Each surgical procedure has a unique recovery period, no matter how minimally invasive it is. There will be certain things you will need to do and limitations prescribed by your doctor. So, here is everything you need to know about Haglund’s deformity post-surgery care and recovery period. With our comprehensive guide, you will handle Haglund’s deformity surgery with ease.
When it comes to Haglund’s deformity post surgery care, you should know that you will go home the same day, you will be wearing a cast for a week or two, you won’t be able to walk without crutches for a few weeks, and you will be advised to keep your foot elevated. You should keep your cast from getting wet, and you may need physical therapy.
What to Expect in the First 48 Hours After the Procedure?
The first 48 hours after the procedure will be the most intense part of your recovery. For starters, you should know that you will have to wear a cast below the knee right after the surgery in order to protect your foot, and you can’t get it wet, so be careful when bathing.
Your doctor will prescribe you pain medication to help you with foot pain management over the next couple of days or weeks. You will most likely also need to take anti-inflammatory drugs to prevent swelling. Your doctor will also advise you to keep your foot elevated and to avoid standing up and putting pressure on your foot as much as possible. Here are a couple more things your doctor may advise:
- Do some simple exercises to promote healthy circulation in the foot (move your toes around),
- Put ice bags on your foot to reduce swelling,
- Drink plenty of water as it can help prevent blood clots from forming.
How Long Will You Be in Hospital?
Haglund’s deformity post surgery is a minimally invasive outpatient procedure that only lasts around half an hour to an hour, and you will be able to go home the same day. In more severe cases, you may have to spend the night before going home the following day.
What Are the Main Mobility Concerns After Haglund’s Deformity Surgery
After the procedure, you will have limited mobility for a while, and you will be strictly advised against putting weight on your foot.
When and How Mobility Will Be Limited?
Your mobility will be limited for the first three to four weeks after the procedure. After a week or so, once the pain has subsided, you can start moving around with the support of crutches, and you can also use a stationary bike. When those three to four weeks have passed, you can go back to normal mobility and start walking without crutches.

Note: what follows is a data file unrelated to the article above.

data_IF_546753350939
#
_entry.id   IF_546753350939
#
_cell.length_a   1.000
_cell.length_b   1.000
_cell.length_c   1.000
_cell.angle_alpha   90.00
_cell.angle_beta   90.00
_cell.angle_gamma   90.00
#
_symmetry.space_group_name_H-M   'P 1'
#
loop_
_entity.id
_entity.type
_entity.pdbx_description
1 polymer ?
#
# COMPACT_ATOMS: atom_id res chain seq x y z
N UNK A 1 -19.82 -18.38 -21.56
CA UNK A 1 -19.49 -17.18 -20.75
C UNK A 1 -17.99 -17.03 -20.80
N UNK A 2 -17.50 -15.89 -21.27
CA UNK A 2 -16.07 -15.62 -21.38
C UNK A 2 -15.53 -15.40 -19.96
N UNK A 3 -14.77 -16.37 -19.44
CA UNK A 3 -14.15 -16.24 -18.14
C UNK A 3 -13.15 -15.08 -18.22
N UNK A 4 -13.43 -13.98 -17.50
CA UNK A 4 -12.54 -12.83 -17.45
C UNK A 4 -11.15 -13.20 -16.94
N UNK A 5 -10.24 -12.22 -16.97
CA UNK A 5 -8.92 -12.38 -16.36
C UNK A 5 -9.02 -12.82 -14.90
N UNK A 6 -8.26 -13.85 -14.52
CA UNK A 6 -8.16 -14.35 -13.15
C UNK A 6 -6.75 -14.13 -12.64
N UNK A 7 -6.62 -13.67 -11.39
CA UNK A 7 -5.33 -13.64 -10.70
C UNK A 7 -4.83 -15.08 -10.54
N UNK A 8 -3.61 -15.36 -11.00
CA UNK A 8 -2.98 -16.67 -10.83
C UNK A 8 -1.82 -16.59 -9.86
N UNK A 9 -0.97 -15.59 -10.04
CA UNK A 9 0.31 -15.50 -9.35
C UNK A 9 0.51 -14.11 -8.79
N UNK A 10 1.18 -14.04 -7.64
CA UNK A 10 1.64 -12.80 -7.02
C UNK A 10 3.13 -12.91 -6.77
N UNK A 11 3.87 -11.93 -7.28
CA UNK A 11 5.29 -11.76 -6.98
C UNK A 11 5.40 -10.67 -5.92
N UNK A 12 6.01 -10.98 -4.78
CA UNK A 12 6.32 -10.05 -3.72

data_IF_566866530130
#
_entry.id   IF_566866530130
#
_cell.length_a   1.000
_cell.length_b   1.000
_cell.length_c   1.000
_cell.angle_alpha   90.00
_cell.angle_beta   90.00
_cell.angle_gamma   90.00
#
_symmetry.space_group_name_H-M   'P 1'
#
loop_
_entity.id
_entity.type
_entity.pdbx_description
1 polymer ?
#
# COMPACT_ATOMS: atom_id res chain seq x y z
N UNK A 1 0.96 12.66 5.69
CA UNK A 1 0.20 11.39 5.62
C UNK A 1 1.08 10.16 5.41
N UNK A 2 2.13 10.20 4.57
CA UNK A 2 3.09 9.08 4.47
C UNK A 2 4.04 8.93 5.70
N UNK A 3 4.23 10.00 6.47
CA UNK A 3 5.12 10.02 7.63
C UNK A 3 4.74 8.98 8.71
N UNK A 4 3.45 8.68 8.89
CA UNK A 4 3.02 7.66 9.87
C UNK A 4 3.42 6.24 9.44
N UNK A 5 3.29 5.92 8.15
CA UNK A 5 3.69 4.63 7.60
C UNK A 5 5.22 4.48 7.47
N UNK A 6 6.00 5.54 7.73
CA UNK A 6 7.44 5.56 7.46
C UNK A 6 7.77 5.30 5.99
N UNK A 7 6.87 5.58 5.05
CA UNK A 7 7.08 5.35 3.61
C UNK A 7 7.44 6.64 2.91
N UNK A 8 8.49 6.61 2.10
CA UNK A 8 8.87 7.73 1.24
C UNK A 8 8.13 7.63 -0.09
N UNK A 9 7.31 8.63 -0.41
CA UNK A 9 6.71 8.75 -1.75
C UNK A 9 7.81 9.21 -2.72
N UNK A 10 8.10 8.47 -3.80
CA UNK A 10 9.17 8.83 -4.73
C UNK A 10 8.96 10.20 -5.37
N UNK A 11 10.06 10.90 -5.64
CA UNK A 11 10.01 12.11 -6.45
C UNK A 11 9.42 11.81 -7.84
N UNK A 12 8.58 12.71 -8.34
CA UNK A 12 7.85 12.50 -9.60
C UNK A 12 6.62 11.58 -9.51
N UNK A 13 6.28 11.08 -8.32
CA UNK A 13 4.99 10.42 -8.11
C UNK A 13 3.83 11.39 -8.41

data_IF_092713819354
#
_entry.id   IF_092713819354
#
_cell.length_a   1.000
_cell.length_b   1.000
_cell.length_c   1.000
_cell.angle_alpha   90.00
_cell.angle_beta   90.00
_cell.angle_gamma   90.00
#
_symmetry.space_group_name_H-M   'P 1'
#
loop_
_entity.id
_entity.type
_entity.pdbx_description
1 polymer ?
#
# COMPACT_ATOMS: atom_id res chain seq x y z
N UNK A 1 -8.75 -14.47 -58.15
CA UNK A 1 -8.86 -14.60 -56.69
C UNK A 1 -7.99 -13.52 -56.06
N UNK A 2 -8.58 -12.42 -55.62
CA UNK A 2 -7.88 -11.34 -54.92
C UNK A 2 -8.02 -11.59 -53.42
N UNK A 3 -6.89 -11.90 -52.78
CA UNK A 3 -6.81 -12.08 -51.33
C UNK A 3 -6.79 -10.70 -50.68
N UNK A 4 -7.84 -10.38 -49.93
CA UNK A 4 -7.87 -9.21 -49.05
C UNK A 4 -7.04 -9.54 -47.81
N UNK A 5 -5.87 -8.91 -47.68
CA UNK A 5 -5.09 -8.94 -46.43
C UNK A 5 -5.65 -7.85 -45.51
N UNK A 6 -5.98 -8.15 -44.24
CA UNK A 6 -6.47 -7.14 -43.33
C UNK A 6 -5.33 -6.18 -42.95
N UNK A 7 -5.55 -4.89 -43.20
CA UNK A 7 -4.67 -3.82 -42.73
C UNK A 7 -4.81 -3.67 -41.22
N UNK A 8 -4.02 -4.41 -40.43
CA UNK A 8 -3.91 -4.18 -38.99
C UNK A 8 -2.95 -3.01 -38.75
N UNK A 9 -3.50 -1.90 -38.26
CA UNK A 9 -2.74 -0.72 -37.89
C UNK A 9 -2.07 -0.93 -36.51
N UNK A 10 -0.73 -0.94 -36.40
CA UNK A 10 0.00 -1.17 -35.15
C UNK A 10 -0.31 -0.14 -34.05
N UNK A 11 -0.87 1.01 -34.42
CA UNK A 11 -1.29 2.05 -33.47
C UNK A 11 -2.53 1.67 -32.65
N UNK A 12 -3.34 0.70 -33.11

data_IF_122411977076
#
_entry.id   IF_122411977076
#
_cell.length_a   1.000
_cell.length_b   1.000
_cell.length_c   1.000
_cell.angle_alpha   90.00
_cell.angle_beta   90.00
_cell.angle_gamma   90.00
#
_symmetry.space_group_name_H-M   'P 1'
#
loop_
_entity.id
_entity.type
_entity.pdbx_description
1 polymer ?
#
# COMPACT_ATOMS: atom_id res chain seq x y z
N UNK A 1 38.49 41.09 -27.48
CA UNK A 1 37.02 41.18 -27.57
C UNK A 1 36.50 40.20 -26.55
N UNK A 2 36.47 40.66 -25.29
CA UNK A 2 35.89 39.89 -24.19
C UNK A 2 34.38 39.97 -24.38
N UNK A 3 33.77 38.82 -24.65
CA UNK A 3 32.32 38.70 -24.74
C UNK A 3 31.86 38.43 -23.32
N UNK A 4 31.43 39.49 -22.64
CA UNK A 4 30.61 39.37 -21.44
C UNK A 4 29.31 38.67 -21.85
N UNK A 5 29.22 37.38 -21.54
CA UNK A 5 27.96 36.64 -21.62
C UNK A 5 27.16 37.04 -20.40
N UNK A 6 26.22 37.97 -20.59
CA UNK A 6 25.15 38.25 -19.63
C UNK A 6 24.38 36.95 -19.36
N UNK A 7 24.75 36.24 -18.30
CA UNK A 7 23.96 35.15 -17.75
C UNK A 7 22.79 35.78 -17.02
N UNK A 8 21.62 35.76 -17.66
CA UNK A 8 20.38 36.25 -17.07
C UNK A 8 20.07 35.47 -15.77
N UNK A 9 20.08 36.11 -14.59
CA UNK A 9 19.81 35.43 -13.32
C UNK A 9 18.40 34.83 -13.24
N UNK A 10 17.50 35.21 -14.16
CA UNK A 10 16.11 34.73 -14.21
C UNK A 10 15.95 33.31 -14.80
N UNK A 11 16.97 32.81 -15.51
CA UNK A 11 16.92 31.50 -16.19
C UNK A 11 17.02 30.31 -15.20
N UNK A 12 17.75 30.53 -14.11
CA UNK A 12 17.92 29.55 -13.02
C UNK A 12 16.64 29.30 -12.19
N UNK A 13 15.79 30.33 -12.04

Should You Use Supports Like Casts or Crutches?
Yes, you will have to use supports like casts and crutches. The cast will be placed on your foot immediately after surgery, and once it’s taken off after a week or two, you may have to continue wearing a surgical boot. For the first three to four weeks, you will need to get around using crutches.
How to Take Care of the Wound?
All you need to do to take care of the wound is to keep the cast clean and dry and go to your post-operative appointments regularly.
Should You Consider Physical Therapy
In some cases, the doctor will prescribe physical therapy, which will start about two or three weeks after the procedure.
What Should You Know About Long-Term Care and Precautions Post Surgery
Your foot will heal completely after around six months. In the meantime, you shouldn’t engage in excessive physical activity like running or other sports. Once you get comfortable with walking without crutches and in your own footwear, you can start driving again.
Schedule the Procedure With a Professional in Miami
If you want to minimize any risks regarding the procedure and make sure your recovery process goes as smoothly as possible, you need to find a reliable surgeon to perform Haglund’s deformity surgery. So, contact us and schedule an appointment with our experienced surgeon at the Luxe Foot Surgery clinic. If you have any questions or concerns regarding the procedure or the post-operative care, our team will be happy to assist you.